What are You Willing to Go Into Debt For?

by Miranda Marquit · 23 comments

Early in my college career, it became apparent that I was willing to go into debt for just about anything. Whether it was a new outfit, eating out, or a road trip, debt was no object. I had my trusty credit card. (Trusty credit cards by the time I graduated from college.) I really was the poster child for instant gratification and stupid money decisions.

Thankfully, I had a wake up call. Somewhere toward the beginning of my senior year in college, I realized that my credit cards were almost maxed out, and that interest was eating up most of my minimum payments. I further realized that I was still paying off that first trip to Vegas my freshman year, and quite likely those jeans I had discarded months ago. I began thinking about what was really important, and considering what I was really willing to go into debt for.

Everyone’s answer to the big question is different, of course. It comes down to financial priorities. You need to think about what is important to you, and consider what is important enough to pay back, with interest, over the course of years. For me, the things I am willing to get into debt for have been whittled down over the years:

A House

This is probably obvious. I suppose I could save up to buy a home with cash, but I’d rather just borrow for it. And I did. Three years ago, my husband and I bought a home. We enjoy our home, but we don’t have any illusions about it being an investment. We view it as a purchase, one that we were willing to make for the stability and other intangible aspects that come with home ownership.

An Education

While you don’t necessarily need a four-year degree to get a good job, I think that education is important. I took out student loans to help pay for my education and my husband did as well for graduate school. We could have went the “part time and going to school at the same time” route, but we both felt that it’s more important for us to get out of the whole process as quickly as possible.

A Car

Well, sort of. I’m not a big fan of financing a car, but my husband wants what he wants. And he normally decides to buy on the spur of the moment, so we have something for a down payment, but not for the whole car price. We put limits on it though, opting for relatively modest lease returns that don’t cost too much. We’ve only bought two cars in the nearly nine years we’ve been married, one at the outset, and one 18 months ago when we realized that it was finally time to become a two-car household. I’ve got my fingers crossed, though, that the next car won’t need to be financed.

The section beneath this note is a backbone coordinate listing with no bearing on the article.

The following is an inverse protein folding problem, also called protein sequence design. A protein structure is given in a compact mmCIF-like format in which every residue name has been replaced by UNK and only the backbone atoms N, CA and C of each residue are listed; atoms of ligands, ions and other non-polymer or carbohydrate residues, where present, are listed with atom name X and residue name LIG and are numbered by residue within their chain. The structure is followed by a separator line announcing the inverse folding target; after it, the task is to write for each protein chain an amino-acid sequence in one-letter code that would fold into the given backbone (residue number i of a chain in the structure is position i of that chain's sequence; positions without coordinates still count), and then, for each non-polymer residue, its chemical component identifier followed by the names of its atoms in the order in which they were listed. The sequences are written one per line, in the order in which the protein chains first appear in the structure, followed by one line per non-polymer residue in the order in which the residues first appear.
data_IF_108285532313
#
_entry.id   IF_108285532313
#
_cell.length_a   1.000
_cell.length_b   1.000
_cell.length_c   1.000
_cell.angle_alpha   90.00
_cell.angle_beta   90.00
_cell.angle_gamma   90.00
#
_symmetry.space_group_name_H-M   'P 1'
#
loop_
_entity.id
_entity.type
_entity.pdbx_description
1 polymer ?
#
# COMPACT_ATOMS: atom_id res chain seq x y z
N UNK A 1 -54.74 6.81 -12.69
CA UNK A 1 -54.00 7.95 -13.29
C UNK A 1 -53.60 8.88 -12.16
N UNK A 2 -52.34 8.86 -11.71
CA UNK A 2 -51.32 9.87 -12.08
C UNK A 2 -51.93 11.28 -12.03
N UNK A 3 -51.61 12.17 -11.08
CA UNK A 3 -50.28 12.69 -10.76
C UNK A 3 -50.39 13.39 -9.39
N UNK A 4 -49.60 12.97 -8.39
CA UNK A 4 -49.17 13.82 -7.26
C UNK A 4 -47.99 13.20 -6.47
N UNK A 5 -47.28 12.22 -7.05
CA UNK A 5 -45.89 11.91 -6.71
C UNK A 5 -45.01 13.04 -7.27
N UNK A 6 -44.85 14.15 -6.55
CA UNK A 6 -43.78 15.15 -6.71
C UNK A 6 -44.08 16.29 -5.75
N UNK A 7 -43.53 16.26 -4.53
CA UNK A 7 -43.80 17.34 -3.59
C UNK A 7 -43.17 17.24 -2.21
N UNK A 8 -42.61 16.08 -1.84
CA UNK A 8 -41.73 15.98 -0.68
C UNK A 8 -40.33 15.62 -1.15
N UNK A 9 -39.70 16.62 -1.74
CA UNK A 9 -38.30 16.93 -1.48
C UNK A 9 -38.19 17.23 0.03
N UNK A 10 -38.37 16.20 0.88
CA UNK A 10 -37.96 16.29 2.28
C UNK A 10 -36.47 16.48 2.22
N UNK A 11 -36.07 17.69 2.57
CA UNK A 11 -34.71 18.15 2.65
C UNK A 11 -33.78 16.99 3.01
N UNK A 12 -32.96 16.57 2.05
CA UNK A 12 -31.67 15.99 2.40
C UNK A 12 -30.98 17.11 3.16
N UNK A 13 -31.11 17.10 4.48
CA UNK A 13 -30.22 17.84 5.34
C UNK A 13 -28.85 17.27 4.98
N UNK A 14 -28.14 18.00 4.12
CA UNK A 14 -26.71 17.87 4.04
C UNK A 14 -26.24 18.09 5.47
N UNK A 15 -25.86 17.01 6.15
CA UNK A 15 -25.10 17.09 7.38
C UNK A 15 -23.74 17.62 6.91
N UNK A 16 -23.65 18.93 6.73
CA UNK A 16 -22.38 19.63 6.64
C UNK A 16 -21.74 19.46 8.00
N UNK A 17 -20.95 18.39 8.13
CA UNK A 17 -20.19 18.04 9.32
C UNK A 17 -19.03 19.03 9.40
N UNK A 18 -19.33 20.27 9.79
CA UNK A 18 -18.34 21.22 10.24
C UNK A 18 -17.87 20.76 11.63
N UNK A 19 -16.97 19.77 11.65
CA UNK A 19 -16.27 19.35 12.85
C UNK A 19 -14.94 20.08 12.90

No More Travel

Early in our marriage, we considered it essential to fly to New York to visit my husband’s parents — even if the trip had to be put on a credit card and paid off over intervening years. However, we have modified our habits in that way, instead saving up for travel, and having a fund set aside for emergency travel (for funerals, illnesses, and weddings). While I love to travel, I realize that it’s really not something worth getting into debt for.

I’ve learned over the years that few things that are, in my opinion, worth debt. By the time you pay the interest, and spend years fretting about making the payments on time, it truly does begin to seem like a prison. I try not to add up how much I could have if I hadn’t paid all that interest early in my 20s, but it’s hard not to look back with regret at what could have been.

These were my choices. What are you willing to go into debt for?

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{ read the comments below or add one }

  • Leigh says:

    At this point in my life (41), I doubt there is anything I’d go into debt for. I will either save enough to pay in cash or forgo having that item. I understand how in young adulthood you may need to leverage some of your future earnings to secure necessities, but a problem arises when this mentality becomes standard operating procedure.

    By mid-life I believe you should have saved and planned sufficiently for your needs so debt isn’t necessary. Most will likely disagree, but I’m speaking only for myself.

    • Mary Ann says:

      Leigh, I definitely agree. I am a little older, 55, but retired at 53, have a TSP that I can start withdrawing at 59 1/2 – only have a house payment, assets are paid, though only one using a loan. I paid it off early, I cannot stand debt. As you get older you find what your priorities are and most people make intelligent choices with their money if they care about their future. Sometimes, you have to forgo the new car to gain control.

  • Moneymonk says:

    Education and medical expense

  • Cd Phi says:

    I agree with the ones you’ve listed above especially an education. I know a few people who just took the job route after high school because they didn’t think college was worth the money. You can’t really put a price on an education. Well actually the colleges do(tuition) but the experience you get is invaluable. Another thing with going to school part time and working is that it tends to take a lot longer than it should and things get prolonged. Some people may even drop out so it’s just best to work at one thing at a time.

  • basicmoneytips.com says:

    Generally speaking, it is safer to have secured debt verses unsecured debt. At least with secured debt you have an asset. While I understand it is not exactly this black and white, it certainly helps to think in these terms.

    Also, paying down debt is never a bad thing, so do not think you should not pay things off because your money is working for you in some other account such as a savings account. Chances are you are not earning the interest you are paying on the debt you could otherwise pay down.

    • Miranda says: